# The difference between $\mathbb{P}$ and $\mathbb{P}_X$ measures

Let $$(\Omega ,\mathcal{F},\mathbb{P})$$ be a probability space, and let $$X$$ be a random variable such that,

$$X: (\Omega ,\mathcal{F},\mathbb{P}) \rightarrow \mathbb (\mathbb{R}, \mathcal{B}(\mathbb{R}), \mathbb{P}_X)$$

where $$\mathbb{P}_X$$ is the induced measure by $$X$$ on $$(\mathbb{R}, \mathcal{B}(\mathbb{R}))$$.

We know by definition that,

$$\mathbb{P}_X(B) \triangleq \mathbb{P}(\{X \in B\}), \space \forall B \in \mathcal{B}(\mathbb{R})$$

If $$\mathbb{P}_X$$ and $$\mathbb{P}$$ are equivalent as shown above, then why do we need two different probability measures?

Will $$\mathbb{P}_X$$ and $$\mathbb{P}$$ be equivalently the same if and only if the random variable $$X$$ is an identity function such that:

$$X: \omega \rightarrow \omega, \space \forall \omega \in \Omega$$

• The problem with setting $X(\omega)=\omega$ is that in general $X$ is an $\mathbb R$-valued function, and is defined on a sample space $\Omega$ which in general is not (a subset of) $\mathbb R$. – Math1000 Jan 5 '20 at 19:39
• $\mathbb{P}_X$ assigns probabilities to subsets of $\mathbb{R}$ that are measurable (i.e. subsets in $\mathcal{B}(\mathbb{R})$) while $\mathbb{P}$ assigns probabilities to subsets of $\Omega$ that are measurable (i.e. subsets in $\mathcal{F}$). – angryavian Jan 5 '20 at 19:41
• If I understand both of your answers which clarified a lot, if $\Omega = \mathbb{R}$, $\mathcal{F} = \mathcal{B}(\mathbb{R})$ and $X(\omega)=\omega$ then both $\mathbb{P}_X$ and $\mathbb{P}$ would be equivalent, am I right? – Blg Khalil Jan 5 '20 at 19:51
• Yes, I think that's correct. – angryavian Jan 5 '20 at 20:06

Toss two fair coins. The set of possible outcomes is $$\Omega = \big\{ tt, tH, Ht, HH\big\}.$$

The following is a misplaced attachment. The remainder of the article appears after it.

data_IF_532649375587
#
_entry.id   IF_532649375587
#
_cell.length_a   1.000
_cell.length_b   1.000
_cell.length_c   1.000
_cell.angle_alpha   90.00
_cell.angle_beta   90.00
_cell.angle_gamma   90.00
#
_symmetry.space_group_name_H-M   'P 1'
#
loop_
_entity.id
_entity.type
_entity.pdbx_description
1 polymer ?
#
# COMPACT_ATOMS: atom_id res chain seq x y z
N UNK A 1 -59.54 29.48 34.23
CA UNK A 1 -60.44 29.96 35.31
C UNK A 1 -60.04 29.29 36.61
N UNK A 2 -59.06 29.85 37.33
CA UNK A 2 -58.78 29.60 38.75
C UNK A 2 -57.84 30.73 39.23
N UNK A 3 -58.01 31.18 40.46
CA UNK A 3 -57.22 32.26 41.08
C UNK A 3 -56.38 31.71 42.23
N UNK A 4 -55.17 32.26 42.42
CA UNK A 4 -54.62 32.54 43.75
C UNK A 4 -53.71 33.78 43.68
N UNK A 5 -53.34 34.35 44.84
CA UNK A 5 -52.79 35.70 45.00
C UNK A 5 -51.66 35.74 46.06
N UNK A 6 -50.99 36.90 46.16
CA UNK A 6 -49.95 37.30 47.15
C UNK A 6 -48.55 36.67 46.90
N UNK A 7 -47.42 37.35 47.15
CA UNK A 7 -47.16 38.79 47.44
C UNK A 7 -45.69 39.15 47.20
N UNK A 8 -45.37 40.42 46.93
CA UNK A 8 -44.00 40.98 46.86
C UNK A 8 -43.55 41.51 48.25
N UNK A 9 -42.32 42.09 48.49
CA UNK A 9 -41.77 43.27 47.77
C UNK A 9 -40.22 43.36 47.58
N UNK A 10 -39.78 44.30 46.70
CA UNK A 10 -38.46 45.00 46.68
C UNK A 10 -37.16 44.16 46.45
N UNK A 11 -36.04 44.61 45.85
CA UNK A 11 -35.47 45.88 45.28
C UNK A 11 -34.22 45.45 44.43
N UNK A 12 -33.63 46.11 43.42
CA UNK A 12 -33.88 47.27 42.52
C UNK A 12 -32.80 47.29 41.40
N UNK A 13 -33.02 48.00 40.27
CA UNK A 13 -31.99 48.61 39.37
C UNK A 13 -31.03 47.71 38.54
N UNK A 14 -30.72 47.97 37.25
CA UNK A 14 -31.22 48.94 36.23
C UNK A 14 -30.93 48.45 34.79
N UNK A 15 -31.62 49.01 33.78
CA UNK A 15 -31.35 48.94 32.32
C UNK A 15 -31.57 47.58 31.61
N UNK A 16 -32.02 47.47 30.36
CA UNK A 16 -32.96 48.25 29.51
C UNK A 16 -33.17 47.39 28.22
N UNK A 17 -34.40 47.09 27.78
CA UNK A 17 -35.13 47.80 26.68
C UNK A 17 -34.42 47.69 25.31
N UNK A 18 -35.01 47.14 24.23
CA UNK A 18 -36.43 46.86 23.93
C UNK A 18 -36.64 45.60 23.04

For any set $$F\in\mathcal F = 2^\Omega,$$ you have $$\mathbb P(F) = \dfrac{\text{the number of outcomes in the set } F} 4.$$

Let $$X$$ be the number of "heads", so $$X\in\{0,1,2\}.$$

Then $$\mathbb P_X(B) = \begin{cases} 1 & \text{if } \{0,1,2\}\subseteq B, \\[8pt] 3/4 & \text{if } 2\in B \text{ and either } 0\in B \text{ and }1\in B \\ & \text{but not both,} \\[8pt] 1/2 & \text{if } 2\in B \text{ and } 0\notin B \text{ and } 1\notin B, \\[8pt] 1/4 & \text{if } 0 \in B \text{ and } 1\notin B \text{ and } 2\notin B \\ & \text{or } 1 \in B \text{ and } 0\notin B \text{ and } 2\notin B \\[8pt] 0 & \text{if } 0\notin B \text{ and } 1\notin B \text{ and }2\notin B. \end{cases}$$

That is the difference between $$\mathbb P$$ and $$\mathbb P_X.$$

• Do we mean by "$\text{the number of outcomes in the set} \mathcal{F}$" any subset in the power set $\mathcal{P}(\Omega) = 2^{\Omega}$? – Blg Khalil Jan 5 '20 at 20:19
• @BlgKhalil : No. I do not mean the set $\mathcal F = 2^\Omega;$ rather I mean any set $F\in\mathcal F= 2^\Omega. \qquad$ – Michael Hardy Jan 5 '20 at 20:24
• Ah thank you, now I understood. – Blg Khalil Jan 5 '20 at 20:25